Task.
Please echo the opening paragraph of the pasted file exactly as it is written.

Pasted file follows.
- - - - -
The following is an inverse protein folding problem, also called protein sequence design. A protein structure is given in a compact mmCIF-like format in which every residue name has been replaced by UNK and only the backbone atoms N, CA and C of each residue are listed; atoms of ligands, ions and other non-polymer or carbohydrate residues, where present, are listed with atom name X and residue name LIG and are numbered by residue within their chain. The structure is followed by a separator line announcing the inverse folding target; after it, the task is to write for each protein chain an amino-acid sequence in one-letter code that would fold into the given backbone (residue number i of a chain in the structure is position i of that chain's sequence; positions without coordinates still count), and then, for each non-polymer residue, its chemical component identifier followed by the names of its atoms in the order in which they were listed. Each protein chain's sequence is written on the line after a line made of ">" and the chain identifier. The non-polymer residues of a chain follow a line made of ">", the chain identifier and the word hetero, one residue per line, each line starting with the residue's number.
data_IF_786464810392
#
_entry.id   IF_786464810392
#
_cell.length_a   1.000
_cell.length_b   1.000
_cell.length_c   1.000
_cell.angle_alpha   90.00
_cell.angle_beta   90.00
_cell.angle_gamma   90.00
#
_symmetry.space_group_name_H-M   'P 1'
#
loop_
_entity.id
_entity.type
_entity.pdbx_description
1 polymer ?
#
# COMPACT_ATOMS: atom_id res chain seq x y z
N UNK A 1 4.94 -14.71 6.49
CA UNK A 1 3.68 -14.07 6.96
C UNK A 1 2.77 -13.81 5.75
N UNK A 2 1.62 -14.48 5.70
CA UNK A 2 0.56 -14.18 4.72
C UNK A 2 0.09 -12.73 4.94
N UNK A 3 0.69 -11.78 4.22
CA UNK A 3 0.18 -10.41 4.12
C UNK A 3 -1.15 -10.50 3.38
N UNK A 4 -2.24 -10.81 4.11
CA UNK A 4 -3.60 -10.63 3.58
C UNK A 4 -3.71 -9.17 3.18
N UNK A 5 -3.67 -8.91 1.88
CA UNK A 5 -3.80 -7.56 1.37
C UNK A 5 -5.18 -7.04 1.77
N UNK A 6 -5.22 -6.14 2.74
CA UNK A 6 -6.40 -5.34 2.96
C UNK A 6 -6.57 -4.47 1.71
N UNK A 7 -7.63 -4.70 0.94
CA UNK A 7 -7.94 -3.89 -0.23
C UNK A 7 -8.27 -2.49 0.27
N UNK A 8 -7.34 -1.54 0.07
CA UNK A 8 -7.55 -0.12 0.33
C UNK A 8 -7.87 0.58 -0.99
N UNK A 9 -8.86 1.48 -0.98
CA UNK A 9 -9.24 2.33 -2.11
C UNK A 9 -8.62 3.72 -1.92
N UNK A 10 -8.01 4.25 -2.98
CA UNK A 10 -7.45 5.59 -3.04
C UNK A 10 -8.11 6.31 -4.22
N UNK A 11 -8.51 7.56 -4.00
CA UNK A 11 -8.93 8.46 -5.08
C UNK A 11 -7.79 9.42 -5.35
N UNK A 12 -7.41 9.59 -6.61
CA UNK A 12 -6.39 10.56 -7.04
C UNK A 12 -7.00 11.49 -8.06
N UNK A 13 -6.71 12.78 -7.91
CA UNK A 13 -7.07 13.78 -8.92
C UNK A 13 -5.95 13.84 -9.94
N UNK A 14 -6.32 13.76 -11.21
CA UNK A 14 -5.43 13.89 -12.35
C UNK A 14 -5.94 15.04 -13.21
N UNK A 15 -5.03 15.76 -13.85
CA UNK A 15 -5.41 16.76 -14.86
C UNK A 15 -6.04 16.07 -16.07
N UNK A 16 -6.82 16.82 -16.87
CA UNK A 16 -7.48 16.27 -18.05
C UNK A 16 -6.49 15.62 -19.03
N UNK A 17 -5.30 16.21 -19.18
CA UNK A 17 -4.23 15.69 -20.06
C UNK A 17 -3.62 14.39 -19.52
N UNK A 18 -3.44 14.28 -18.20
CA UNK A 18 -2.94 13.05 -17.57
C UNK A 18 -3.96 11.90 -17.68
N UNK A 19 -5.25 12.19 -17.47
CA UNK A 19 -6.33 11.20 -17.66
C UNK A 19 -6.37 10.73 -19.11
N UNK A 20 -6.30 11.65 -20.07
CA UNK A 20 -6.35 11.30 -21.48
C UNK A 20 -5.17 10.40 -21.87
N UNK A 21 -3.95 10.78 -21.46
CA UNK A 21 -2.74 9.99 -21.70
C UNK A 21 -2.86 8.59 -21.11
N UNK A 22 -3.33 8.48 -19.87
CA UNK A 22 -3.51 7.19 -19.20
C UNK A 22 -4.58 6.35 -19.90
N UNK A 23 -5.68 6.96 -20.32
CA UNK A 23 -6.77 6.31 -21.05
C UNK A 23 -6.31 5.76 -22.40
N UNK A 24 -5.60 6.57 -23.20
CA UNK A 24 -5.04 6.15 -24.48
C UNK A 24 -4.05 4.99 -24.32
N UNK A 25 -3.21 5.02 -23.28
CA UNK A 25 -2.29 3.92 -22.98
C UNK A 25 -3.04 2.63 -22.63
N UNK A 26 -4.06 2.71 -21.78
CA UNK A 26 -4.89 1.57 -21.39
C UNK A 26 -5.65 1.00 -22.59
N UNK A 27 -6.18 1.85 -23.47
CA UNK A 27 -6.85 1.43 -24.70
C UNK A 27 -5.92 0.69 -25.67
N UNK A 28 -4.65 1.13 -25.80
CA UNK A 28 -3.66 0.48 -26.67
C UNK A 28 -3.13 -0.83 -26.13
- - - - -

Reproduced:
The following is an inverse protein folding problem, also called protein sequence design. A protein structure is given in a compact mmCIF-like format in which every residue name has been replaced by UNK and only the backbone atoms N, CA and C of each residue are listed; atoms of ligands, ions and other non-polymer or carbohydrate residues, where present, are listed with atom name X and residue name LIG and are numbered by residue within their chain. The structure is followed by a separator line announcing the inverse folding target; after it, the task is to write for each protein chain an amino-acid sequence in one-letter code that would fold into the given backbone (residue number i of a chain in the structure is position i of that chain's sequence; positions without coordinates still count), and then, for each non-polymer residue, its chemical component identifier followed by the names of its atoms in the order in which they were listed. Each protein chain's sequence is written on the line after a line made of ">" and the chain identifier. The non-polymer residues of a chain follow a line made of ">", the chain identifier and the word hetero, one residue per line, each line starting with the residue's number.